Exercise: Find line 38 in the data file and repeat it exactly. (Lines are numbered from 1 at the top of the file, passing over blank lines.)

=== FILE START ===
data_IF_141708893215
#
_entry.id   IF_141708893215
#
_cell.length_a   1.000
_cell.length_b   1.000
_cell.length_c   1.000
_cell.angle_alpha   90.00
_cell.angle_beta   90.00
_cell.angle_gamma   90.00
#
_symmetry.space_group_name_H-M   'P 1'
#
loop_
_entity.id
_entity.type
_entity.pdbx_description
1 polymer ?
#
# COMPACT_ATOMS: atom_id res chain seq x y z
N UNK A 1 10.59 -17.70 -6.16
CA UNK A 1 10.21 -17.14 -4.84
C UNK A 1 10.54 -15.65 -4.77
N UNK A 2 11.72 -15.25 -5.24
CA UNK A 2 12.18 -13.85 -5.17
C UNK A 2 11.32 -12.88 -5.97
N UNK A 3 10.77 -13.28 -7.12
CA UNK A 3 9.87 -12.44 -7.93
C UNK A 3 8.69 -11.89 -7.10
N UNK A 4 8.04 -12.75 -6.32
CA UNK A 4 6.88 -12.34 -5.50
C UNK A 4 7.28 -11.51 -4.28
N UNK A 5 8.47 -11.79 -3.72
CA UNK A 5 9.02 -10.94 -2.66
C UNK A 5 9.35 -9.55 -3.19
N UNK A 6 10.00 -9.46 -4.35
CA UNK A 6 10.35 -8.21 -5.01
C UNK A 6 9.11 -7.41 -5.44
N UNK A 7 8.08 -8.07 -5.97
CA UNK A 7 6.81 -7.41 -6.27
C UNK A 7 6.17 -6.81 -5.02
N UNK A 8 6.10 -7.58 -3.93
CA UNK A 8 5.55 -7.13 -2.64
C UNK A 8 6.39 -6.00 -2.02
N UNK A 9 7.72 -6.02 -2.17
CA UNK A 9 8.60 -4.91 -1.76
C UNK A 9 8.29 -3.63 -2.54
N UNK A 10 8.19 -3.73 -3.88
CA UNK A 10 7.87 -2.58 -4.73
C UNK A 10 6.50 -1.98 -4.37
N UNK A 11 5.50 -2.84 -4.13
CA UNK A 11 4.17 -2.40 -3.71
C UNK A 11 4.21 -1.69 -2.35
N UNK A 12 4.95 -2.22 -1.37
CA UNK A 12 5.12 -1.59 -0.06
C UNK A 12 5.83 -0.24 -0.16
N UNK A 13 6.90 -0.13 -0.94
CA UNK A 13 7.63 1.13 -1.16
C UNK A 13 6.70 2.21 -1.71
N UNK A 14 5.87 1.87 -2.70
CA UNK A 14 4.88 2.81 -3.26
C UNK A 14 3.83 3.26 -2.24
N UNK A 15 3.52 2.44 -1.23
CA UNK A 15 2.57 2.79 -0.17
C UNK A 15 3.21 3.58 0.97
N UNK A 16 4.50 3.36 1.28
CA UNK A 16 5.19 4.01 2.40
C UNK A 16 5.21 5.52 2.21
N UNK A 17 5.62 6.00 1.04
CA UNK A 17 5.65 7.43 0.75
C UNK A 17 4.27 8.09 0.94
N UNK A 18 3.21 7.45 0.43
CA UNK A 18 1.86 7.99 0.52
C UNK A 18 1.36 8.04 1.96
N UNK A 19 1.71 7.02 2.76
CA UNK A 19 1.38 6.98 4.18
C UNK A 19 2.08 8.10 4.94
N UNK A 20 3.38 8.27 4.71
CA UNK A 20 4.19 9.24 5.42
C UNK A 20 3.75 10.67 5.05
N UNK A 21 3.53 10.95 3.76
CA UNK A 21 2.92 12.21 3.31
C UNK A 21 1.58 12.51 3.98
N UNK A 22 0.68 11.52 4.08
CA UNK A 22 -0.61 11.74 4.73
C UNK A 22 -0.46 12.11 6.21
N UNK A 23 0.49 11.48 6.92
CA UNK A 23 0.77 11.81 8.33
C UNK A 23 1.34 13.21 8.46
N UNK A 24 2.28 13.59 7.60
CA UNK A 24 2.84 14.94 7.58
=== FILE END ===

C UNK A 6 9.11 -7.41 -5.44